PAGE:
Huawei finds itself with its Android license revoked by Google, and desperate times call for desperate measures. Now, Huawei is courting developers for its new app store called AppGallery. The Chinese OEM is sending emails to app developers from Google Play to request that they join up with Huawei and develop apps for AppGallery.
An email leaked from a Google Play developer wishing to remain anonymous says that Huawei's new app store has 270 million monthly active users and that Huawei is willing to give their full cooperation and assistance to developers wanting to help them in this endeavor.
The company invites certain Play developers to join their team of "560K developers" in the Huawei Developer Portal. AppGallery is to Huawei what Google Play is to Google. The Chinese OEM finds itself having to develop its own OS from scratch (or bring forth the one it claims it's been working on for some months now) in order to prepare for its Android license revocation, effective on August 19.
Google revoked Huawei's Android license when President Donald Trump added Huawei to its Entity List, mandating that all US companies request permission from the Federal Government to do business with Huawei.
With Huawei's Android OS ties soon to disappear, the company has to rebound with an OS of its own. Though Huawei is part of the Tizen Association along with Samsung, it appears that Samsung's exclusive efforts with the OS will remain that way.
Instead, Huawei looks to bring forward its own OS. The company trademarked the name "ARK OS," though some say that the official OS will be called "OAK OS." With the need for an OS comes the need for an app store, since users will want to go to some app store to download apps that work on a given operating system.
This means that AppGallery will be central to Huawei's efforts to convince smartphone users that it has every part in place to transition into this new chapter in its mobile history (the extra-Android era).
As for OAK OS, the new operating system will be effective for smartphone users outside of China. Within Huawei's email to Google Play developers, the Chinese OEM says that "half" of all its 350 million smartphones are sold outside of China. In China, smartphone users don't rely on Google Play apps or Google software, which means that Chinese consumers won't know the difference between the pre-Android era and post-Android era in Huawei's history.
Citizens outside of China, however, rely heavily on Google's take on Android, so non-Chinese Huawei smartphone users will need to have a Google Play Store alternative if Huawei looks to retain business outside the walls of its home country.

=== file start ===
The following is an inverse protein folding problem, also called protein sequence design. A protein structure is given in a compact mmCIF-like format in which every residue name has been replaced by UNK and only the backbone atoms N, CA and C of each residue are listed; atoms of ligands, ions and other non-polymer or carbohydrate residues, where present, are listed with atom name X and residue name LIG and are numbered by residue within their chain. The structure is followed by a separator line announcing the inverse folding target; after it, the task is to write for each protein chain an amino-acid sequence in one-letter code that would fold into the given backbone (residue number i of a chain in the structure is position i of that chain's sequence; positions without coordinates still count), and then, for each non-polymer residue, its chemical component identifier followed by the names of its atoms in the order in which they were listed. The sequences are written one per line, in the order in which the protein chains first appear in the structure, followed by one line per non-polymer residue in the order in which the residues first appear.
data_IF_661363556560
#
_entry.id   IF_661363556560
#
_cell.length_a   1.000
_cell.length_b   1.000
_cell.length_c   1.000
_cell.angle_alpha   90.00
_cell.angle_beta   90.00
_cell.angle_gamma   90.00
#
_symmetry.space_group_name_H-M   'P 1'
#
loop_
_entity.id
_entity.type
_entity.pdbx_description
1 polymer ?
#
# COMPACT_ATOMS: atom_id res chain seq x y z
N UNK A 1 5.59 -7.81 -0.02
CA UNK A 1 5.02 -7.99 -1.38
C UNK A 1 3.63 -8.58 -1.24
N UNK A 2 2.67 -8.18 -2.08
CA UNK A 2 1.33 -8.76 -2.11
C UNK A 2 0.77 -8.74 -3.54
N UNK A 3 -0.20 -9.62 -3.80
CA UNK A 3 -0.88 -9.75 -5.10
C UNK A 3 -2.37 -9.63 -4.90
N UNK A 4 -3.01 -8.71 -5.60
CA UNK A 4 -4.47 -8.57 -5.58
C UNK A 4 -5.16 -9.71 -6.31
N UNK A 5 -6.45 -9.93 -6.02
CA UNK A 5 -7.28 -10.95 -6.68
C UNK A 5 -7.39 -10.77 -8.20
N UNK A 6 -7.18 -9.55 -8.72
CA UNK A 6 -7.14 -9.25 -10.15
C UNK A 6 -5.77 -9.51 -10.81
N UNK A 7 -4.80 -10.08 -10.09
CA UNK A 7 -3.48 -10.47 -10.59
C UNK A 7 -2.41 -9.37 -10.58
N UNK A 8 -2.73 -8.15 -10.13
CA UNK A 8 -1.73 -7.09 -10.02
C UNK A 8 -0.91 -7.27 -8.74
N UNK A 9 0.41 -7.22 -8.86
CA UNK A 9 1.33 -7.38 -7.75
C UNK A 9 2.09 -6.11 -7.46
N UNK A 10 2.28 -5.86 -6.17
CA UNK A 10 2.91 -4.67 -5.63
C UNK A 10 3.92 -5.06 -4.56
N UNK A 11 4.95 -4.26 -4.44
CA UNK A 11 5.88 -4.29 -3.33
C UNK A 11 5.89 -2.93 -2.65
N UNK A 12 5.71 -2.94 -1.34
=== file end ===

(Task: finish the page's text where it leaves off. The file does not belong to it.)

Huawei has done well for itself globally, simply by staying within China. Estimates show that Huawei is now the second largest global smartphone manufacturer worldwide, ahead of American giant Apple with its sights set on supplanting Samsung somewhere down the line.
The company has made it clear that it wants to sell smartphones beyond its home country, so much so that its efforts to get its smartphones on sale with US carriers Verizon and AT&T have gone up in smoke.
Currently, the company has 10,000 workers on three different shifts in its factories, hunkered down in their offices until certain mobile goals are achieved. Some employees are working around the clock with little rest in sight.
Google has said that denying Huawei access to Android will hurt US national security, too, but perhaps that's not Google's only motivation behind supporting Huawei. Perhaps Google doesn't want Huawei owning its own OS because that will, in turn, hurt Android sales in countries outside of China.
Should the dust settle between the US and China and a trade treaty is reached, Huawei will have something of a strong OS outside of Android that it can market to consumers instead of Google's Android. And, as with Samsung taking its Android-powered Galaxy smartwatches to Tizen some years ago, the last thing Google wants is its OEMs launching a non-Google OS.
Ultimately, the question comes down to whether or not Huawei will be able to keep its momentum going to have a full-fledged OS in place by August 19. Huawei certainly doesn't have the money that Samsung has, but it may not need it if its determination proves fierce enough.